Breaking Limitations | Wai Hung Ma

Breaking Limitations on DEI – Part 3

I try very hard to understand the various DEI logics[i].  Three- and four-year old children play with the toy, of putting different-shaped objects in a ball where the ball has corresponding different-shaped holes where the child puts the right shapes into the right holes; this is a lesson about belonging and the child cannot force things that don’t fit.  It seems to me that DEI wants us to fill in all the boxes with people who do not fit the boxes.  The brand for my company is breaking limitations but I know when I push too hard things break. Even a four-year-old knows when he or she keeps blowing the balloon, the balloon will pop.  Similarly, when you make something from clay and the clay does not stick together, what you are trying to make will fall apart.  The same concept will happen when DEI tries putting people into a box which they do not belong to; the people themselves will suffer in the end.  People should stay with their skills instead of walking away from them.  Stay with what people are good at.  That is what I have done all my life.  I never allowed victim thinking to stop me from reaching my dream.

When people think and believe they are oppressed, they won’t achieve their dreams; but with hard work and logic, within a supportive and enlightened environment, they will.

My lived reality is evolving along with Canadian sensibilities.  I was born Chinese and have physical disabilities, manifested as being unable to walk, the use of only one arm, and a speech impairment.   Historically, the development of industrial capitalism and a standardization of labour, as well as, and the rise of charitable benevolence, excluded disabled people from paid employment.[ii]   While these societal forces are still in existence, they are partially offset by a growing awareness of the benefits of DEI.  I consider disability to be a social phenomenon: the problems are not in the bodies or minds of people but in the stigmas and barriers erected by society.[iii]  As a person with a disability, I want to be able to work, own a home, and have unfettered access to mass transportation.  Furthermore, as I am writing this article, I am thankful to my mentor and philosophy instructor Doctor Jenna Woodrow for challenging my ideas and helping me to grow.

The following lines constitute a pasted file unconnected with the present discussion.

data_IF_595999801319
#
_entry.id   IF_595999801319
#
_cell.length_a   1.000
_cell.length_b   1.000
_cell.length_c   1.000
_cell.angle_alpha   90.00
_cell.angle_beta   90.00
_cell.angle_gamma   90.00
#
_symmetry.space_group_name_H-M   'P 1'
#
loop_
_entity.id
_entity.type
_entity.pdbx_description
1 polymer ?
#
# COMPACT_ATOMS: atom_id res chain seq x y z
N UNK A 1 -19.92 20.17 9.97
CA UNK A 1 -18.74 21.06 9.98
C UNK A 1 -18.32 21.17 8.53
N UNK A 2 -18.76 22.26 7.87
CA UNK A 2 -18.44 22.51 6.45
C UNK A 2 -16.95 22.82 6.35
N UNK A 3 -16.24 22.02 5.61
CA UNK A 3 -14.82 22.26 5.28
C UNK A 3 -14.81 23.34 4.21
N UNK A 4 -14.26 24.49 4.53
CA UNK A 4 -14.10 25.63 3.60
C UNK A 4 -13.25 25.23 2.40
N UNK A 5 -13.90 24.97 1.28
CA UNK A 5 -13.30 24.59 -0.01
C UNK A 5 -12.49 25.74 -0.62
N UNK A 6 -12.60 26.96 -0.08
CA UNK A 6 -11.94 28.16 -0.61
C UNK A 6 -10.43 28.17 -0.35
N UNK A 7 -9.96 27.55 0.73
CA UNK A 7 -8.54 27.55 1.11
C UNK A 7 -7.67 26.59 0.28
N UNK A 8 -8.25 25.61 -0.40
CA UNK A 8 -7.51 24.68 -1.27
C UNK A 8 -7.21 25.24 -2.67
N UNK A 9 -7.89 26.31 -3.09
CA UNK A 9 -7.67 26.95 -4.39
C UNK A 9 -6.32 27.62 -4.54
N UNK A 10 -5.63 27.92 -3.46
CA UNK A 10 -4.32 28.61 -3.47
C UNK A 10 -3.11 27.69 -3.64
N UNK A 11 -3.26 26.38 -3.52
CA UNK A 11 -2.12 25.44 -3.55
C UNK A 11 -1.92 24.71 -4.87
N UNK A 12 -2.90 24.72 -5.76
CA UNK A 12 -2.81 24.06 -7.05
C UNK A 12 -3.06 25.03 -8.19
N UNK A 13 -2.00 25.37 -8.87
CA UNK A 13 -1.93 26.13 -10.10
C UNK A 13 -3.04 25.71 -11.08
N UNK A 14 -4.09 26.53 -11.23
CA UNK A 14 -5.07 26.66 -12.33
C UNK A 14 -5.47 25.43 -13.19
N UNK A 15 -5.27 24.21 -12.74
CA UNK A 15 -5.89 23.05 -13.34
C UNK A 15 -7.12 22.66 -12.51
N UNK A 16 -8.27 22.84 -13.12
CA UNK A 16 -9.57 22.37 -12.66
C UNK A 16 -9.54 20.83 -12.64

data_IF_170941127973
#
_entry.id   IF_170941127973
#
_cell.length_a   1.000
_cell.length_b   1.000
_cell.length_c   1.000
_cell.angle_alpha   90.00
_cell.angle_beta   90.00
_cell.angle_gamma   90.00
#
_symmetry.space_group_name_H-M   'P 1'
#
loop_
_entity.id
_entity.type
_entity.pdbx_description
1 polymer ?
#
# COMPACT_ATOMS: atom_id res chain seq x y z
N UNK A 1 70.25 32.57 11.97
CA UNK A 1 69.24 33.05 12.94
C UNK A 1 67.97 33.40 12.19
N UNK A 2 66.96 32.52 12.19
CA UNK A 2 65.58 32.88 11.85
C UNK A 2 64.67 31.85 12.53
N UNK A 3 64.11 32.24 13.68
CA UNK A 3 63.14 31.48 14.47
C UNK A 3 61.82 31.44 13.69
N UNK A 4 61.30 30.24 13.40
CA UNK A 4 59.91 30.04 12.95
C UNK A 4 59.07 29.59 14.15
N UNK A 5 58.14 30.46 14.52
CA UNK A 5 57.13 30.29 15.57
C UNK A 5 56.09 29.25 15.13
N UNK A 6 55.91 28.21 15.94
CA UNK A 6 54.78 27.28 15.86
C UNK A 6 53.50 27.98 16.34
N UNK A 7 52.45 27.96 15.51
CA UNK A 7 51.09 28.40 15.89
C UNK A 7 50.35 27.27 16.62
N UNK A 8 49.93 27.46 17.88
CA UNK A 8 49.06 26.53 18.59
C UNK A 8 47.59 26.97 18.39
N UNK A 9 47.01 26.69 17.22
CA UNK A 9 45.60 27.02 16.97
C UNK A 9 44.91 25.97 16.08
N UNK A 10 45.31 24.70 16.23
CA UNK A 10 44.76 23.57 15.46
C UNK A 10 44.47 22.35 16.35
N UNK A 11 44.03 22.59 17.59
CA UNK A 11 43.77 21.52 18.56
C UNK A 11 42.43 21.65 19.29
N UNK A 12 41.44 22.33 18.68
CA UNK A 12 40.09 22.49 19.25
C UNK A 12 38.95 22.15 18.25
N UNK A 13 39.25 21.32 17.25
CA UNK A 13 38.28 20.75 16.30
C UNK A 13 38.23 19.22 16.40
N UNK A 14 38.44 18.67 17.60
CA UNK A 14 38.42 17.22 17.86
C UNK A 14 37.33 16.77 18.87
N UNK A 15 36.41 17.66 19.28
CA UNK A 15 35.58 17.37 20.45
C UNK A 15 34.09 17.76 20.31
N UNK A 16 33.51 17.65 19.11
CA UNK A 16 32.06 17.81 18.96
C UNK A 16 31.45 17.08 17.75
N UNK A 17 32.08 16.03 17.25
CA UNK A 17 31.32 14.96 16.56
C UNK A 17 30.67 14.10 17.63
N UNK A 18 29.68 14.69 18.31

Wai Hung Ma

[i] People usually act rationally when accounting for their worldview.  It is common to see the DEI logic of one person differing from the DEI of another.  If my DEI logic differs from yours, please do not take offence.  Let’s use it as an excuse to compare notes, rather than to disagree. 

[ii] From the essay, Resisting the Criminalization of Disability: Cripping Disability Injustice toward Accessible Decarceral Futures, by Kelly Fritsch, Jeffrey Monaghan, and Emily van der Meulen

[iii] Ashley Shew (2023).  Against technoableism: Rethinking who needs improvement.  W.W. Norton & Company: New York

REFERENCE LIST FOR SERIES

[1] At one time, curb cuts (or kerb ramps, forming a solid ramp graded down from the top surface of a sidewalk to the surface of an adjoining street) were considered controversial.  With conventional design, which designs for the majority, the majority benefits.  With universal design, which designs for marginalized populations, everybody benefits. 

[1] Greg Lukianoff and Jonathan Haidt (2018). The coddling of the American mind: How good intentions and bad ideas are setting up a generation for failure. Penguin Books.

[1] People usually act rationally when accounting for their worldview.  It is common to see the DEI logic of one person differing from the DEI of another.  If my DEI logic differs from yours, please do not take offence.  Let’s use it as an excuse to compare notes, rather than to disagree. 

[1] From the essay, Resisting the Criminalization of Disability: Cripping Disability Injustice toward Accessible Decarceral Futures, by Kelly Fritsch, Jeffrey Monaghan, and Emily van der Meulen [1] Ashley Shew (2023).  Against technoableism: Rethinking who needs improvement.  W.W. Norton & Company: New York

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